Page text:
General Data Protection Regulations (GDPR)


We respect your right to privacy and aim to keep all your health information confidential and secure. 

It is important that the NHS keeps accurate and up to date records about your health so that those supporting you can give you the best possible advice, treatment and care.  All staff sign a confidentiality agreement as part of their contract of employment.

The General Data Protection Regulation (GDPR) is a new law that determines how your personal data is processed and kept safe and the legal rights that you have in relation to your own data.  The regulation applies from 25th May 2018 and will apply even after the UK leaves the EU.  

So what does this mean for patients?  The GDPR sets out the key principles about processing personal data.

  • Data must be processed lawfully, fairly and transparently
  • It must be collected for specific, explicit and legitimate purposes
  • It must be limited to what is necessary for the purposes for which it is processed
  • Information must be accurate and kept up to date
  • Data must be held securely
  • It can only be retained for as long as it is necessary for the reasons it was collected
  • There are also stronger rights for patients regarding the information that Practices hold about them.  These include:
  • Being informed about how their data is used
  • Patients having access to their own data
  • Patients can ask to have incorrect information changed 
  • Restrict how their data is used
  • Move their patient data from one health organisation to another
  • The right to object to their patient information being processed (in certain circumstances)

To comply with this new regulation, we have reviewed our processes, procedures and protocols updating many of these to comply with the changes. One of the core changes sees an update of our Fair Processing Notice (sometimes known as a Privacy Statement). One of the other changes linked to the new guidelines relates to data subject access requests (SARs).


Confidentiality is the duty of a person to not disclose anything learned from a patient who has attended, consulted or been treated, without that person's consent.

Confidentiality is the cornerstone of health care and central to the work of everyone working in general practice.

All information about patients is confidential: from the most sensitive diagnosis, to the fact of having visited the practice or being registered at the practice.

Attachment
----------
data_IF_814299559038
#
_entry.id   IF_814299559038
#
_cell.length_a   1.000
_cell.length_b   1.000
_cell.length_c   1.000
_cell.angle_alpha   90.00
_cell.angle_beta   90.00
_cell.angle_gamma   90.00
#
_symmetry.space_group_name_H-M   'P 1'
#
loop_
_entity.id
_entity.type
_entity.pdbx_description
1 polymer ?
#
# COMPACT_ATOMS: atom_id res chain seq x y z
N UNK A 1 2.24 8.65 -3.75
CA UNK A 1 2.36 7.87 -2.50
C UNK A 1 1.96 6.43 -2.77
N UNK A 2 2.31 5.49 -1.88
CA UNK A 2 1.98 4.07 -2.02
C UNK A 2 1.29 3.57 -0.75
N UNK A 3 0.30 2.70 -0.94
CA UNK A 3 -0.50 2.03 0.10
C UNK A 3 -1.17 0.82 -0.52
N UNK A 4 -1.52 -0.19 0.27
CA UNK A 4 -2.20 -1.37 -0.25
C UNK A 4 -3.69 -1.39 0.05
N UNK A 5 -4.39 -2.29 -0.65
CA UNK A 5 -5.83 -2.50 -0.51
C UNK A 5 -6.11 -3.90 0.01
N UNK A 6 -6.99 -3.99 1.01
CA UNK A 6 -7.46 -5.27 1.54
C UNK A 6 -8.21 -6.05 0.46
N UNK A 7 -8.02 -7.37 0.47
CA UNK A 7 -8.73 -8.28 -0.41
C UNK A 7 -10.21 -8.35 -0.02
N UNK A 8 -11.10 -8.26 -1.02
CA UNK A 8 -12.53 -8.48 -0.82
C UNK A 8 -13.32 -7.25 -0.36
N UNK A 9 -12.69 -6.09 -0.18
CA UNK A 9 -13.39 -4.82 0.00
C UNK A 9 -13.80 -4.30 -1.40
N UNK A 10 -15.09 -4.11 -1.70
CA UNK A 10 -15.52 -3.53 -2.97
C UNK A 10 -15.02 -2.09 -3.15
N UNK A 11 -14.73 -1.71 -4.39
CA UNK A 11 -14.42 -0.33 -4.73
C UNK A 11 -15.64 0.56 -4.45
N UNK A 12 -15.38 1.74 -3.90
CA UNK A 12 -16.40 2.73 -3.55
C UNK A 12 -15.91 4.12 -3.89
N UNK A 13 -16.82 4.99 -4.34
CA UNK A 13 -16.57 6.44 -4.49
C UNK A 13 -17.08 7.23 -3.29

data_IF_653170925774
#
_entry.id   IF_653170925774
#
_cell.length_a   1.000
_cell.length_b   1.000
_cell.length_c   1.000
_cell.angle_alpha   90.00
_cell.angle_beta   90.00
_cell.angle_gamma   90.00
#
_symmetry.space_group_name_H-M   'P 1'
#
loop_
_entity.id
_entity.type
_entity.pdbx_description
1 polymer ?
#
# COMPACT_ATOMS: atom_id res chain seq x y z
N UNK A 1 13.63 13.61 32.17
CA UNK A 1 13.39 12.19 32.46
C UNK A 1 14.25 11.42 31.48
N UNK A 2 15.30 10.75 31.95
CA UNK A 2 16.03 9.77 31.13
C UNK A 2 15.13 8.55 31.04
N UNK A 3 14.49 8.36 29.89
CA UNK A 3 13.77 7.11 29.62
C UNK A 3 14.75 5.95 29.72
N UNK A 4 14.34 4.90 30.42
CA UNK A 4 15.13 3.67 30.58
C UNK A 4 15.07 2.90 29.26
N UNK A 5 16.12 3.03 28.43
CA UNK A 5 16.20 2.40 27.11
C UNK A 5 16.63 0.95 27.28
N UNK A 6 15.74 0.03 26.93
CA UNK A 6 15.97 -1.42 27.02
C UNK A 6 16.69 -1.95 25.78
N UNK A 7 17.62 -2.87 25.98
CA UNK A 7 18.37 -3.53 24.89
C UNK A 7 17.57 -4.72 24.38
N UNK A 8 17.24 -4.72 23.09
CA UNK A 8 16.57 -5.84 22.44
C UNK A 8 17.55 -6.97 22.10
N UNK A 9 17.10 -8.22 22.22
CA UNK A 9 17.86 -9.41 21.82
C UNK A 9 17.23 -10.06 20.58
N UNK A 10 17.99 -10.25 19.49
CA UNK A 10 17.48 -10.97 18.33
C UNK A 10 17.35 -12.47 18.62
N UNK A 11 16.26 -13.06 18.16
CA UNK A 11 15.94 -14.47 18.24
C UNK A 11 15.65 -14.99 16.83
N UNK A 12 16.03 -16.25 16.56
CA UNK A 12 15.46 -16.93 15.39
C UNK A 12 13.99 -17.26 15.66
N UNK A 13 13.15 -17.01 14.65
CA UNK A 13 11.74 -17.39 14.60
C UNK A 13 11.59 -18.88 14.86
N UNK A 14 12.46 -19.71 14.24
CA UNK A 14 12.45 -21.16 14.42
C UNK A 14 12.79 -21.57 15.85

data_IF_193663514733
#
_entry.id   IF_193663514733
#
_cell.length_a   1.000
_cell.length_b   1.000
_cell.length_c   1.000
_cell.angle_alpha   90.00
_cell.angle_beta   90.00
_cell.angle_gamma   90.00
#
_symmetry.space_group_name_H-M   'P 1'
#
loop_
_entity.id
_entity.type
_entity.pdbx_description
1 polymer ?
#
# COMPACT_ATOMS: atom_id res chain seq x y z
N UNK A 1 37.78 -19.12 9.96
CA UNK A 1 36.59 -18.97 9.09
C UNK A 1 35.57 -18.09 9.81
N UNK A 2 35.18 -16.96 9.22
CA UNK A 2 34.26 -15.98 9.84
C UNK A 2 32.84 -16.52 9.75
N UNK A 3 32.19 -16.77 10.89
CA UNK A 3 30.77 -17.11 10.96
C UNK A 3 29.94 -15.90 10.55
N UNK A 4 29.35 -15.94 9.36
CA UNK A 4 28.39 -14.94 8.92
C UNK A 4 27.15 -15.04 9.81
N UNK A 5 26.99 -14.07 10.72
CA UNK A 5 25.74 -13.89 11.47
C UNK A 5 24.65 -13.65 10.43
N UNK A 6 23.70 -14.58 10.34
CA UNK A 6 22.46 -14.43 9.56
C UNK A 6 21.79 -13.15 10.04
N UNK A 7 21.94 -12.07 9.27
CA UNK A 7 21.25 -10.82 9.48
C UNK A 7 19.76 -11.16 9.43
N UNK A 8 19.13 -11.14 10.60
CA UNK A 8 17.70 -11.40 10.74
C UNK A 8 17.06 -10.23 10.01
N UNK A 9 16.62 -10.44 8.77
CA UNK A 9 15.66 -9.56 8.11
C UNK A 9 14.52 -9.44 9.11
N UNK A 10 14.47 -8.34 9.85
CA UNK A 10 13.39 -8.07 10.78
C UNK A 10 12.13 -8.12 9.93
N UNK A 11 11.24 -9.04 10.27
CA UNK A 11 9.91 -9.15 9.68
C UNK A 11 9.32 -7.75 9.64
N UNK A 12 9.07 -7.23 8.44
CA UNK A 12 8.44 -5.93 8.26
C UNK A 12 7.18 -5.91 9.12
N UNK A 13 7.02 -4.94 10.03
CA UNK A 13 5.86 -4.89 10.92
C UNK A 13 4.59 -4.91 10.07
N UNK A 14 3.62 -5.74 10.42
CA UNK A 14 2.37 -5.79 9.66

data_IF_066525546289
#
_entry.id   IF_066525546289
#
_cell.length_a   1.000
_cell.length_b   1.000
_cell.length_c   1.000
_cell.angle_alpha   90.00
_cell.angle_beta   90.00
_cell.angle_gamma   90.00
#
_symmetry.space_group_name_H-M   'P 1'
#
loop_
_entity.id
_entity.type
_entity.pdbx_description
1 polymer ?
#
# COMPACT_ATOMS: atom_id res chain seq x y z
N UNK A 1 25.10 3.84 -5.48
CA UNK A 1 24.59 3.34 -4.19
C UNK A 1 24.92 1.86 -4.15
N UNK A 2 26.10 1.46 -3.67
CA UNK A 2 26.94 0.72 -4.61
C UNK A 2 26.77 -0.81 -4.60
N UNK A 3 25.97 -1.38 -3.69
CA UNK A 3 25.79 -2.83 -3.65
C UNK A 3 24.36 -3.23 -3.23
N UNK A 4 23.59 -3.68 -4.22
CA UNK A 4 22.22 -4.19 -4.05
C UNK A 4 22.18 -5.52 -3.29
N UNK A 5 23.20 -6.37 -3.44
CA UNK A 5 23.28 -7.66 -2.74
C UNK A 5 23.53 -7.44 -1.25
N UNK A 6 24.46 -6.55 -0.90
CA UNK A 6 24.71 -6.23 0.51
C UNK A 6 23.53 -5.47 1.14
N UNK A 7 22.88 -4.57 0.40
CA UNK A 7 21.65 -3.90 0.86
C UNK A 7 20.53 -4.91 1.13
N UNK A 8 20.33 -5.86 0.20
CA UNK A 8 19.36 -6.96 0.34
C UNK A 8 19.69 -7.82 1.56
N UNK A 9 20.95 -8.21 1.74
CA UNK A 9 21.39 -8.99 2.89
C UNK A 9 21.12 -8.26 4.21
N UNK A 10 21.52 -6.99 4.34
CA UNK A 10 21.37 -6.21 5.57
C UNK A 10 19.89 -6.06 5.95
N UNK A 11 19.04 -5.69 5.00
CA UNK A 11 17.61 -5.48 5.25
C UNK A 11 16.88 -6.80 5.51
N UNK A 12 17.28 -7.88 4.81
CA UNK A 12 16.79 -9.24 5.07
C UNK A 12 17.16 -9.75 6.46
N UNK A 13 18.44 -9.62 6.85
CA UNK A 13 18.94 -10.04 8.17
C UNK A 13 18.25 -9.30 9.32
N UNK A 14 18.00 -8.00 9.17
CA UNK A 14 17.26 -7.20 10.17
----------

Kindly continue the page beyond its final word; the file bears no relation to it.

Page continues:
The duty of confidentiality owed to a person under 16 is as great as the duty owed to any other person.

All patients can expect that their personal information will not be disclosed without their permission (except in the most exceptional circumstances when disclosure is required when somebody is at grave risk of serious harm).

Responsibilities of Practice staff

All health professionals must follow their professional codes of practice and the law. This means that they must make every effort to protect confidentiality. It also means that no identifiable information about a patient is passed to anyone or any agency without the express permission of that patient, except when this is essential for providing care or necessary to protest somebody's health, safety or well-being.

All health professionals are individually accountable for their own actions. They should, however, also work together as a team to ensure that standards of confidentiality are upheld, and that improper disclosures are avoided.

Employer responsibilities

We are responsible for ensuring that everybody employed by the practice understands the need for, and maintains, confidentiality

Have overall responsibility for ensuring that systems and mechanisms are in place to protect confidentiality

Have vicarious liability for the actions of those working in the practice- including health professionals and non-clinical staff (i.e. those not employed directly by the practice but who work in the practice).

Sharing of Information

If there is the need for a clinician to refer patients to specialist clinics, the hospital or other health care providers involved in your care for example Social Services, it will be necessary to share relevant clinical or confidential information to be able to provide safe and effective treatment.  This is always done in the patients best interest and in some circumstances may take place at a multi-disciplinary meeting. All health and care providers know that medical information is sensitive, personal and should only be accessed when appropriate. By signing the registration form to join the Practice, we assume your agreement to this. This information is also contained within the Practice booklet.

If you have any questions around how we collect, manage and share your data, please speak with our Patient Engagement Lead: Vikki Hunt

Consent form

Practice Fair Processing Childrens

Practice Fair Processing Notice Adults

Practice Fair Processing Notice

Retention of information policy

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